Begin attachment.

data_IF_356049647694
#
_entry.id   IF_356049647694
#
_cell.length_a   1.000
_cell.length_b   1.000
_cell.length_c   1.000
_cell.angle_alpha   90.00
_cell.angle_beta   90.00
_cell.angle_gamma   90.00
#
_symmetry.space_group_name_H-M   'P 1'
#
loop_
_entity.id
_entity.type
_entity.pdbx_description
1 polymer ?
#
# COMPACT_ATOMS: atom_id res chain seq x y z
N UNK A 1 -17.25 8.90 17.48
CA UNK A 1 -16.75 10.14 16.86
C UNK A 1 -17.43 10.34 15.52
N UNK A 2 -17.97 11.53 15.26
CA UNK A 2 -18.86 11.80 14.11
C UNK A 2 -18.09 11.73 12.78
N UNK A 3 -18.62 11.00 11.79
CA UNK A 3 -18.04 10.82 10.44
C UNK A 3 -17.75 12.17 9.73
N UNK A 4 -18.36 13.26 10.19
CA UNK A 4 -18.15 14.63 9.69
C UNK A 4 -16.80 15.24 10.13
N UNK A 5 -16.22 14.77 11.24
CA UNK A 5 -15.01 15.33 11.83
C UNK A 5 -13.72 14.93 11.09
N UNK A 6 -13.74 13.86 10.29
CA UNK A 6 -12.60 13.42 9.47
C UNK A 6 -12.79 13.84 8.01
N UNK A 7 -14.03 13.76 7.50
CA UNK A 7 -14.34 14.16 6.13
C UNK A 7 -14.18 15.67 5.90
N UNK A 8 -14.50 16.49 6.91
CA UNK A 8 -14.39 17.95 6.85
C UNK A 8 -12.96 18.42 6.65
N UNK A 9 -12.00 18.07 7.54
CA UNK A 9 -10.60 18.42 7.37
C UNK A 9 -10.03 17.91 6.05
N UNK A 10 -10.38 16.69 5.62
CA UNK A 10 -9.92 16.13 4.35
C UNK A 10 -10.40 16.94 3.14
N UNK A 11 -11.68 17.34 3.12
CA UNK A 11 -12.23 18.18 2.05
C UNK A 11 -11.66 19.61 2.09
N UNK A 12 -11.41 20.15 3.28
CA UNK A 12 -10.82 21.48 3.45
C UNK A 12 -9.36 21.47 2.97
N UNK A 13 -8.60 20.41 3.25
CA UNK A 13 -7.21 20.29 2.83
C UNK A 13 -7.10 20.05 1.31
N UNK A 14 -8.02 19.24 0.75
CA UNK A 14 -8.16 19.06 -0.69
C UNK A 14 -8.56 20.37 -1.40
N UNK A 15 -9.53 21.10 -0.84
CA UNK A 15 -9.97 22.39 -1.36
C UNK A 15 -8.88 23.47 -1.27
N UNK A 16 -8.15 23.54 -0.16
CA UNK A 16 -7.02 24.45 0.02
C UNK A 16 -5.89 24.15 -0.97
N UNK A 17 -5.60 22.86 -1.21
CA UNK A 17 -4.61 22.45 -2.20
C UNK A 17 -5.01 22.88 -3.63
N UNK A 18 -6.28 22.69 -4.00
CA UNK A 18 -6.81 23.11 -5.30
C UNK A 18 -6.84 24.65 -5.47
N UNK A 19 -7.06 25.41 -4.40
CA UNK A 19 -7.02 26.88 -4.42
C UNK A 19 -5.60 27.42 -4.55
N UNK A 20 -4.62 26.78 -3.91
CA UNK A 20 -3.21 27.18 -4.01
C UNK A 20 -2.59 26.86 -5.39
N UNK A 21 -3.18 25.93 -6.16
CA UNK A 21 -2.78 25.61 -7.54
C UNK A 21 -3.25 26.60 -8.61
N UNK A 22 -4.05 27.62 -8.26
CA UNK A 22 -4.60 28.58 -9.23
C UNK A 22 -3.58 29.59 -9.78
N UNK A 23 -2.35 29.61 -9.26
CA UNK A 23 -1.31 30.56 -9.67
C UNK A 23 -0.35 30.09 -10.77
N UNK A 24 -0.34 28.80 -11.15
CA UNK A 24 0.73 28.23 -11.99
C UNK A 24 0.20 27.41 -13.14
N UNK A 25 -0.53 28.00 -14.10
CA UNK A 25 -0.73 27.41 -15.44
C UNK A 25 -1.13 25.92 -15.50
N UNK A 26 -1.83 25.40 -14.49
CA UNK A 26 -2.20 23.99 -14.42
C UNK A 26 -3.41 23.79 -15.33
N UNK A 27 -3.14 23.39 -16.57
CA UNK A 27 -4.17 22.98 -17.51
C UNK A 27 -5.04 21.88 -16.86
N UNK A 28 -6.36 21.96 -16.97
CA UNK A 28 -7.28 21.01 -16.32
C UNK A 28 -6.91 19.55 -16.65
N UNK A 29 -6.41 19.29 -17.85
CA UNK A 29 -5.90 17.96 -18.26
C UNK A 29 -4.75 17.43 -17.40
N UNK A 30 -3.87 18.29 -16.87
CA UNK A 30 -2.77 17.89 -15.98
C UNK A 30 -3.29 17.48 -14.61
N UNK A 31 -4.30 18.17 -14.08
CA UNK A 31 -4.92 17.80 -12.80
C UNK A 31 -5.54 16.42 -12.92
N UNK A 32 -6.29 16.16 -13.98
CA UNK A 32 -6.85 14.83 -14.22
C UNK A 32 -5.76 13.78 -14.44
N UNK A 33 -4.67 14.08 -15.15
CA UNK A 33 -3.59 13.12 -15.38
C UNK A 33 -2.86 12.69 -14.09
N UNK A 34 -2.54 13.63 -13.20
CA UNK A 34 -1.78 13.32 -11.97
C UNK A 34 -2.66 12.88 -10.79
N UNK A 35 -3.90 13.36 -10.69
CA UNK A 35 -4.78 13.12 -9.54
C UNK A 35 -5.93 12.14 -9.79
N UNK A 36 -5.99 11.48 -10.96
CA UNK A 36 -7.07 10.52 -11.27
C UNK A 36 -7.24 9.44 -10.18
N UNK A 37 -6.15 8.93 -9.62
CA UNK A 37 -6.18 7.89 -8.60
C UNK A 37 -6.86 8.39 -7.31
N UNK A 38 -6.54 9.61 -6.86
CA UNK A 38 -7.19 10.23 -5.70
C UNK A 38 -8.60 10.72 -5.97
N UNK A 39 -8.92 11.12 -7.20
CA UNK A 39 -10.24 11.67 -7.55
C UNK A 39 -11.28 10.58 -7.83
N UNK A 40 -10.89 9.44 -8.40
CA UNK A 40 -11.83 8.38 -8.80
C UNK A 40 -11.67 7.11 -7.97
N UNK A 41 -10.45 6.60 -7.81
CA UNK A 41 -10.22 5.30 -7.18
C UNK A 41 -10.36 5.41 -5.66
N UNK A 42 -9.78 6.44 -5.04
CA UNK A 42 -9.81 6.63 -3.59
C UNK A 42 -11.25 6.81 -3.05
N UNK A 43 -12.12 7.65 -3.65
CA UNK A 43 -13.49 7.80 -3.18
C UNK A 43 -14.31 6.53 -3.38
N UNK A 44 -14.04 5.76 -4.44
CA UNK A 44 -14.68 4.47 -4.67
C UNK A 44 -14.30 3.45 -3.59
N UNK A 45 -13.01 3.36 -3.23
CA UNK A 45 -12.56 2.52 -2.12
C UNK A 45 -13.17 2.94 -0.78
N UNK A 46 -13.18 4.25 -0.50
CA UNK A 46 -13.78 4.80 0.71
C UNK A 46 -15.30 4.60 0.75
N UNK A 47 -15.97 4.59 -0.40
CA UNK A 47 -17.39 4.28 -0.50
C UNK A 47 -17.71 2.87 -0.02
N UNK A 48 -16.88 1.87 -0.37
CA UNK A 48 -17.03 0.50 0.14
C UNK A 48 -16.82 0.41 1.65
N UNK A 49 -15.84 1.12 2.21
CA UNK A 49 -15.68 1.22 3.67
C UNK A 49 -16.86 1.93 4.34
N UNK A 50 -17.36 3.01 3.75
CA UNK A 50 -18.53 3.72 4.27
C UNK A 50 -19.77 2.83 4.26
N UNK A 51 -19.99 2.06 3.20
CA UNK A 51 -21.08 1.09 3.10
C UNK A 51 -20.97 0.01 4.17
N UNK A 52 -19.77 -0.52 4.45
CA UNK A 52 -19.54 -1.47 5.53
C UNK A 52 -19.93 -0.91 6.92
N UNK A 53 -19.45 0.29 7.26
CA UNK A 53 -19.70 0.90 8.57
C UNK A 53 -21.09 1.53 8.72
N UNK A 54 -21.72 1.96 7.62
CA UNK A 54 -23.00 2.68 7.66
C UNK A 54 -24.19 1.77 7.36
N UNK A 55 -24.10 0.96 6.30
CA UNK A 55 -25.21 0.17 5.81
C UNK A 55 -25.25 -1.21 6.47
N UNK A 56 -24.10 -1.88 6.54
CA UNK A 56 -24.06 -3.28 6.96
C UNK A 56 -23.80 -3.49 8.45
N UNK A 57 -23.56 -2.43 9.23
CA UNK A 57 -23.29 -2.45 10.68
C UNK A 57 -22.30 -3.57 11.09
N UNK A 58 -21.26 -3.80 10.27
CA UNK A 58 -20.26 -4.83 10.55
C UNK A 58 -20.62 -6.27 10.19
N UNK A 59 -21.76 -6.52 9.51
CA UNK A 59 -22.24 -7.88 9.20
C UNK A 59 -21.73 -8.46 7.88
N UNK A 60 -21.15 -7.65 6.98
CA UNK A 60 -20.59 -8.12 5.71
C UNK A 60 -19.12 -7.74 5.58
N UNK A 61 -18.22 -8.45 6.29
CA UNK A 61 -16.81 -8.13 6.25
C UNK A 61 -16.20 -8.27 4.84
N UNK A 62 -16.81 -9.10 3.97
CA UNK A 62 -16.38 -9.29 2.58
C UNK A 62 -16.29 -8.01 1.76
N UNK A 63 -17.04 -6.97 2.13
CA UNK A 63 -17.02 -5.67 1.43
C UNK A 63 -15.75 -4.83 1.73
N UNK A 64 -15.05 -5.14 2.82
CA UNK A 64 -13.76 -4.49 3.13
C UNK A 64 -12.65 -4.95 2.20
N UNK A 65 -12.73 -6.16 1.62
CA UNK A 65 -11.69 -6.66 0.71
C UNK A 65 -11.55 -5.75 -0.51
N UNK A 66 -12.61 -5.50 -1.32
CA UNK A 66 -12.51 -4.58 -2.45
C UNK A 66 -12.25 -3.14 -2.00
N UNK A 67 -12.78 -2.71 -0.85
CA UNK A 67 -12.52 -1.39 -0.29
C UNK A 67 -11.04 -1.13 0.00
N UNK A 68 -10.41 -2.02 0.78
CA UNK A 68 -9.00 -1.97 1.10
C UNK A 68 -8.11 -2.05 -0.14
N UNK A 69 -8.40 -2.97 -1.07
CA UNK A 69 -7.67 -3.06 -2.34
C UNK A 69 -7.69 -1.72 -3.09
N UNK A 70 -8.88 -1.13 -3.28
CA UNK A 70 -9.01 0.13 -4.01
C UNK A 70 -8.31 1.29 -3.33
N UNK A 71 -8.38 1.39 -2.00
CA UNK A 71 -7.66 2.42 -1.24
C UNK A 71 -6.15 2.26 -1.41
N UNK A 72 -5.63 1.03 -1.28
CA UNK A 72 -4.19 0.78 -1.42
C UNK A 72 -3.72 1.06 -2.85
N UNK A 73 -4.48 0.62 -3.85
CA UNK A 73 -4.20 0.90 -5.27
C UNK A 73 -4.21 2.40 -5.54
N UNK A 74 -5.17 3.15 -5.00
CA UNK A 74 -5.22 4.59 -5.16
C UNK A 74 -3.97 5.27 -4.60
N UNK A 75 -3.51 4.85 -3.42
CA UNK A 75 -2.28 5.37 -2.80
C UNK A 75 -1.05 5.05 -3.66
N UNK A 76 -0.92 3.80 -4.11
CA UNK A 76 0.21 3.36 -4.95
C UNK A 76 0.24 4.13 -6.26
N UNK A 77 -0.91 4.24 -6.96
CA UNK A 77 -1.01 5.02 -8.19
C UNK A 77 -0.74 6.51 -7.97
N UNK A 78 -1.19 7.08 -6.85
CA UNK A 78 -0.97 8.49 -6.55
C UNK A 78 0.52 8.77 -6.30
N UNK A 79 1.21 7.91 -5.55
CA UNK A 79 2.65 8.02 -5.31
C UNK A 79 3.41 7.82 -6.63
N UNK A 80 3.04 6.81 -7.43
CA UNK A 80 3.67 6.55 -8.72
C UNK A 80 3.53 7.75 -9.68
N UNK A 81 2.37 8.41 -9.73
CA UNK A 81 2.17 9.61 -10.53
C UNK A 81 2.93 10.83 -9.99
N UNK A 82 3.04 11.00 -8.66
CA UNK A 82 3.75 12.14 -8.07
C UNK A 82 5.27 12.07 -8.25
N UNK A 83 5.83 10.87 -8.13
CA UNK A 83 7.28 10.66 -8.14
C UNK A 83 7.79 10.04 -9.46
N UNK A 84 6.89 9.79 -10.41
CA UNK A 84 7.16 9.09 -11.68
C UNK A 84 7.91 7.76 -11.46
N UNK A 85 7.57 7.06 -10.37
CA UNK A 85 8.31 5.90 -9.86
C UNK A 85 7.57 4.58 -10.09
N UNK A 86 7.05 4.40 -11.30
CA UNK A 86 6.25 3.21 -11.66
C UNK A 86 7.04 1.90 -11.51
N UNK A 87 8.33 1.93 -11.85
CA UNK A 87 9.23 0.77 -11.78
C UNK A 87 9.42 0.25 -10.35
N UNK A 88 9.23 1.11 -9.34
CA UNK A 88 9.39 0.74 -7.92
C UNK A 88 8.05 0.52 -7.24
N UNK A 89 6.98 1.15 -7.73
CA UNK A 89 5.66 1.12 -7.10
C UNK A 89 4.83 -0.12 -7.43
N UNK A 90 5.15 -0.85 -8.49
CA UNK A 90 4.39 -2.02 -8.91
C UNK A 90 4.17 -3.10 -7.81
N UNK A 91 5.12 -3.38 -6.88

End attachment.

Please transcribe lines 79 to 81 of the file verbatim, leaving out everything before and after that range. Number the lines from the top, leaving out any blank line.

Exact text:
CA UNK A 20 -3.21 27.18 -4.01
C UNK A 20 -2.59 26.86 -5.39
N UNK A 21 -3.18 25.93 -6.16